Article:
FRANCE – France’s €36.6bn Fonds de Réserve pour les Retraites (FRR) has invested €120m in a new debt fund launched by president François Hollande’s government this month that aims to help finance small and medium-sized enterprises (SMEs).

The fund, called NOVO, was set up by finance minister Pierre Moscovici on 10 July, with the state-owned financial institution Caisse des Dépôts making an initial investment of €100m.

So far, 17 French insurance companies have expressed interest in the fund, which has a total size of €1bn and is expected to reach maturity in 10 years’ time.

FRR’s investment comes in addition to the capital already committed by French insurers and is part of the reserve fund’s plan to diversify its investment strategy.

According to the FRR, the new commitment to NOVO is also in line with its strategy to find financial instruments presenting an attractive risk/return profile.

Alain Vasselle, president of the FRR’s supervisory board, said: “We do have a very well diversified investment strategy, which aims to provide the best risk-adjusted returns and enables us to meet our €2.1bn annual payment commitment to the Caisse d’Amortissement de la Dette Sociale (CADES).

“This investment strategy has spared us from some serious financial shocks seen in 2011 and also allowed us to achieve a strong performance in 2012.”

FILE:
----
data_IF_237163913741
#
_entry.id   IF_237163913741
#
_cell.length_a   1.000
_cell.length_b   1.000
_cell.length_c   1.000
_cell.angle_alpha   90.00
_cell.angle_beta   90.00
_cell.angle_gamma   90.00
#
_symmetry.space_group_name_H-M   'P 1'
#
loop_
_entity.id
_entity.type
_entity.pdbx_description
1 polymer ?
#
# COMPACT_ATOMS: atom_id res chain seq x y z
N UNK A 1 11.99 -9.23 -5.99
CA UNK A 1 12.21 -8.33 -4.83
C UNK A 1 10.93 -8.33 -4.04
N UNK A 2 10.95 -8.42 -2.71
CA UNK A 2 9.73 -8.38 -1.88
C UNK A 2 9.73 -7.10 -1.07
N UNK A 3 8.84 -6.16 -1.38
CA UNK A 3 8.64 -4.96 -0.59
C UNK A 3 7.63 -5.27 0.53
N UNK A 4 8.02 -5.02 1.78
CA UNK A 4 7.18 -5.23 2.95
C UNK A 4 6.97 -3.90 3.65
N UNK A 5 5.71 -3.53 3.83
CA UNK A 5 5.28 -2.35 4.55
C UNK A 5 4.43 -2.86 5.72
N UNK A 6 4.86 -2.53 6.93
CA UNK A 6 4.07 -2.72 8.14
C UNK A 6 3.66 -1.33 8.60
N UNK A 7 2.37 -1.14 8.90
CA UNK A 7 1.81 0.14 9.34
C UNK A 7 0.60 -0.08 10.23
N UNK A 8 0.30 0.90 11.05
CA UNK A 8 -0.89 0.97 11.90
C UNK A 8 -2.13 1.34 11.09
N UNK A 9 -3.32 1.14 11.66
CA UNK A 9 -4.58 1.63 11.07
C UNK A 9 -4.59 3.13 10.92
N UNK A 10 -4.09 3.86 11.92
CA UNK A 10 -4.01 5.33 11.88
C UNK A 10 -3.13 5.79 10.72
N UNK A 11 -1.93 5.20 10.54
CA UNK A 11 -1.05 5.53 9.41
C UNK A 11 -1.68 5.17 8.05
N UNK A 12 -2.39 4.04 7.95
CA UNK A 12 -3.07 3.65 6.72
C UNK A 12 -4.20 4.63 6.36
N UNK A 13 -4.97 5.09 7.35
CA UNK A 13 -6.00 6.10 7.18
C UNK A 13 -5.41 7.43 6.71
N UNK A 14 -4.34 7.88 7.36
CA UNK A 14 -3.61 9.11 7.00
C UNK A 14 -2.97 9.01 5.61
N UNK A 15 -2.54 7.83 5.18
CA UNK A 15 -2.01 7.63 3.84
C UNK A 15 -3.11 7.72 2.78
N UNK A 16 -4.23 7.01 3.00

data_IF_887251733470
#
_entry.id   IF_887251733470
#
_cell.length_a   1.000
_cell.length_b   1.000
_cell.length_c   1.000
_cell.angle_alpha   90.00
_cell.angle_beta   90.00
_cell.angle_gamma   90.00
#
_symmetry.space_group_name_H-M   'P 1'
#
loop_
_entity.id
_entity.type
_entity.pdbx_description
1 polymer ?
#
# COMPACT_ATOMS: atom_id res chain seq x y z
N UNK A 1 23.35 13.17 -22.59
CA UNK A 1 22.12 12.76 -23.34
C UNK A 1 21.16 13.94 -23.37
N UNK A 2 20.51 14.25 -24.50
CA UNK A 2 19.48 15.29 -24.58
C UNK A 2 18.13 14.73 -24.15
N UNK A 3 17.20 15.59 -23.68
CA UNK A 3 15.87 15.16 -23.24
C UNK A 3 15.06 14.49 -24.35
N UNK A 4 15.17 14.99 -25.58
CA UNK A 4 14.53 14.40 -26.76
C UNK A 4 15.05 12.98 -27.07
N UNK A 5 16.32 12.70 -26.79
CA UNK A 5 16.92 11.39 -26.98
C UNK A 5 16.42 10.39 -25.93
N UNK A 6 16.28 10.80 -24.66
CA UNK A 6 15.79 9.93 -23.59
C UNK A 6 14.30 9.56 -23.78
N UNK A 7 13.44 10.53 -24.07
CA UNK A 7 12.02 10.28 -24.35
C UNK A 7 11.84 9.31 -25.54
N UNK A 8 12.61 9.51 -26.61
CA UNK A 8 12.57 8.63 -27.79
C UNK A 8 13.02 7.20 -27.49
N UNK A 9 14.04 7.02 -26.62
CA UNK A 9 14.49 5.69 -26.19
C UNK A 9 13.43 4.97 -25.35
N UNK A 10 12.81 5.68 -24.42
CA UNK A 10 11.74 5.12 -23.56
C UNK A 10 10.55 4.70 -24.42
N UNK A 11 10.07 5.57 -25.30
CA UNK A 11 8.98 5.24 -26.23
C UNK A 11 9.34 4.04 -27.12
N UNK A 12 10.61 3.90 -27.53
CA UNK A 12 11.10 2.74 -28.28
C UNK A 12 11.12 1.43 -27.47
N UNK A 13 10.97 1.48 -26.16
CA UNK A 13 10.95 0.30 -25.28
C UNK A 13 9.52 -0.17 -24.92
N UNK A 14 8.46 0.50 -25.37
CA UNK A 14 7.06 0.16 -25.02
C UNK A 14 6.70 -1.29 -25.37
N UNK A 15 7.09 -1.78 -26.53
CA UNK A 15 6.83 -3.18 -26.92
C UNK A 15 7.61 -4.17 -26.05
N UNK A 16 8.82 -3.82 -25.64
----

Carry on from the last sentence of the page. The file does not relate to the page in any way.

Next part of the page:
The annual payment to the CADES was set under the 2010 Social Security reforms introduced by the previous government.

Under this legislation, the FRR was committed to make 14 annual payments of €2.1bn per year to the CADES, which is used to refinance the debt incurred to pay pensions.

The FRR went on to say that, like many investors, the reserve fund is looking for products yielding much more than developed-market government bonds, but stressed that this quest of performance could not be reached without carefully monitoring risks.

“From this point of view,” the FRR added, “the NOVO debt vehicle offers the right risk/return profile thanks to the quality of debt instruments and projects offered by the SMEs the vehicle will help finance.”

Another large French pension scheme, the €14bn pension fund for French civil servants (ERAFP), is also understood to be investing into the fund.

Contacted by IPE, a spokeswoman for ERAFP confirmed the investment but declined to comment, saying that the legal arrangement was not yet finalised.

At this stage, the commitment made by ERAFP into the NOVO fund is still unknown.

The debt vehicle, which will offer long-term financing of 5-7 years, will charge companies an interest rate of 4-6%.

Additionally, SMEs seeking to tap into the NOVO fund will have access to loans of between €10m and €50m.

With this fund, the Caisse des Dépôts expects to finance between 30 and 40 SMEs projects over the next 10 years.

BNP Paribas Investment Partners was appointed by France’s Caisse des Dépôts earlier this month to manage the fund.

In a statement, BNP said the fund backed by Caisse and the French Federation of Insurance Companies was a “major step” in launching a €1bn fund.